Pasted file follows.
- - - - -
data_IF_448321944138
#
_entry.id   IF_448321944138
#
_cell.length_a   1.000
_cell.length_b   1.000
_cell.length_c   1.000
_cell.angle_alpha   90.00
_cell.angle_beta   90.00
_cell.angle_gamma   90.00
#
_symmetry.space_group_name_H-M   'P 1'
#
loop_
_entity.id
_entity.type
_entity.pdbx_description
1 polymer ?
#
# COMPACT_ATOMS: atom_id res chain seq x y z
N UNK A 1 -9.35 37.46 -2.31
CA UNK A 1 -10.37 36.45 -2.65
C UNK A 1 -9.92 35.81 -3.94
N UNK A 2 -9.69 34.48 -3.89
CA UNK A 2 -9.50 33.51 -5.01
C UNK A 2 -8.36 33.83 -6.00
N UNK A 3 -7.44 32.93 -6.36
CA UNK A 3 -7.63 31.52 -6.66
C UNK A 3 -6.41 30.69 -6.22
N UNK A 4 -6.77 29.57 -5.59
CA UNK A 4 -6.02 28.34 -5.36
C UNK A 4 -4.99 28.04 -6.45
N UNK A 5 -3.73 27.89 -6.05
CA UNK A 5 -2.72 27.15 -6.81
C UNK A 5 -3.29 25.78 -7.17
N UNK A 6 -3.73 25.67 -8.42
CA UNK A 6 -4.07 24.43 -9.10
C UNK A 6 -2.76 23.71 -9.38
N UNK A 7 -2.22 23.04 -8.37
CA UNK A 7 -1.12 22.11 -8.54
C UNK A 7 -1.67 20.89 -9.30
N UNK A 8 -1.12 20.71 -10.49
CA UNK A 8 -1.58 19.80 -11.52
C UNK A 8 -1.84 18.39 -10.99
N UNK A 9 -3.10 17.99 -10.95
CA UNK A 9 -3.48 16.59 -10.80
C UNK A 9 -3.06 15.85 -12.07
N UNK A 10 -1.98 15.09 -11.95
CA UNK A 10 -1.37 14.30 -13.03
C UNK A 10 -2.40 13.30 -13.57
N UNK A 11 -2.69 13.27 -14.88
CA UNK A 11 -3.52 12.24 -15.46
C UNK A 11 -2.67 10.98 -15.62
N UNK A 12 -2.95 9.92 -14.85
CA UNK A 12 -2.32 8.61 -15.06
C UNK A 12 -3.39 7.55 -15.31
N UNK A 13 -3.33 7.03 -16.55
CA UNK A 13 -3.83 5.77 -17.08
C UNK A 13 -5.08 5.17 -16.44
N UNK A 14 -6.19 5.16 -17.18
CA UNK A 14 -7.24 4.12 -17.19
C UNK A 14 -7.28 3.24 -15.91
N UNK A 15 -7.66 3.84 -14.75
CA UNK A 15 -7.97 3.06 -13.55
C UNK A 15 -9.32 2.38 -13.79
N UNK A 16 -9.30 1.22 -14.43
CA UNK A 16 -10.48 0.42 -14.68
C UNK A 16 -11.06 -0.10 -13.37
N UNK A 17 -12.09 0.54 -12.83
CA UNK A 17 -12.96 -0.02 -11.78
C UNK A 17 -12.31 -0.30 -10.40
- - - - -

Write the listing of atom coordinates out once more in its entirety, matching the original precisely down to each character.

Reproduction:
data_IF_448321944138
#
_entry.id   IF_448321944138
#
_cell.length_a   1.000
_cell.length_b   1.000
_cell.length_c   1.000
_cell.angle_alpha   90.00
_cell.angle_beta   90.00
_cell.angle_gamma   90.00
#
_symmetry.space_group_name_H-M   'P 1'
#
loop_
_entity.id
_entity.type
_entity.pdbx_description
1 polymer ?
#
# COMPACT_ATOMS: atom_id res chain seq x y z
N UNK A 1 -9.35 37.46 -2.31
CA UNK A 1 -10.37 36.45 -2.65
C UNK A 1 -9.92 35.81 -3.94
N UNK A 2 -9.69 34.48 -3.89
CA UNK A 2 -9.50 33.51 -5.01
C UNK A 2 -8.36 33.83 -6.00
N UNK A 3 -7.44 32.93 -6.36
CA UNK A 3 -7.63 31.52 -6.66
C UNK A 3 -6.41 30.69 -6.22
N UNK A 4 -6.77 29.57 -5.59
CA UNK A 4 -6.02 28.34 -5.36
C UNK A 4 -4.99 28.04 -6.45
N UNK A 5 -3.73 27.89 -6.05
CA UNK A 5 -2.72 27.15 -6.81
C UNK A 5 -3.29 25.78 -7.17
N UNK A 6 -3.73 25.67 -8.42
CA UNK A 6 -4.07 24.43 -9.10
C UNK A 6 -2.76 23.71 -9.38
N UNK A 7 -2.22 23.04 -8.37
CA UNK A 7 -1.12 22.11 -8.54
C UNK A 7 -1.67 20.89 -9.30
N UNK A 8 -1.12 20.71 -10.49
CA UNK A 8 -1.58 19.80 -11.52
C UNK A 8 -1.84 18.39 -10.99
N UNK A 9 -3.10 17.99 -10.95
CA UNK A 9 -3.48 16.59 -10.80
C UNK A 9 -3.06 15.85 -12.07
N UNK A 10 -1.98 15.09 -11.95
CA UNK A 10 -1.37 14.30 -13.03
C UNK A 10 -2.40 13.30 -13.57
N UNK A 11 -2.69 13.27 -14.88
CA UNK A 11 -3.52 12.24 -15.46
C UNK A 11 -2.67 10.98 -15.62
N UNK A 12 -2.95 9.92 -14.85
CA UNK A 12 -2.32 8.61 -15.06
C UNK A 12 -3.39 7.55 -15.31
N UNK A 13 -3.33 7.03 -16.55
CA UNK A 13 -3.83 5.77 -17.08
C UNK A 13 -5.08 5.17 -16.44
N UNK A 14 -6.19 5.16 -17.18
CA UNK A 14 -7.24 4.12 -17.19
C UNK A 14 -7.28 3.24 -15.91
N UNK A 15 -7.66 3.84 -14.75
CA UNK A 15 -7.97 3.06 -13.55
C UNK A 15 -9.32 2.38 -13.79
N UNK A 16 -9.30 1.22 -14.43
CA UNK A 16 -10.48 0.42 -14.68
C UNK A 16 -11.06 -0.10 -13.37
N UNK A 17 -12.09 0.54 -12.83
CA UNK A 17 -12.96 -0.02 -11.78
C UNK A 17 -12.31 -0.30 -10.40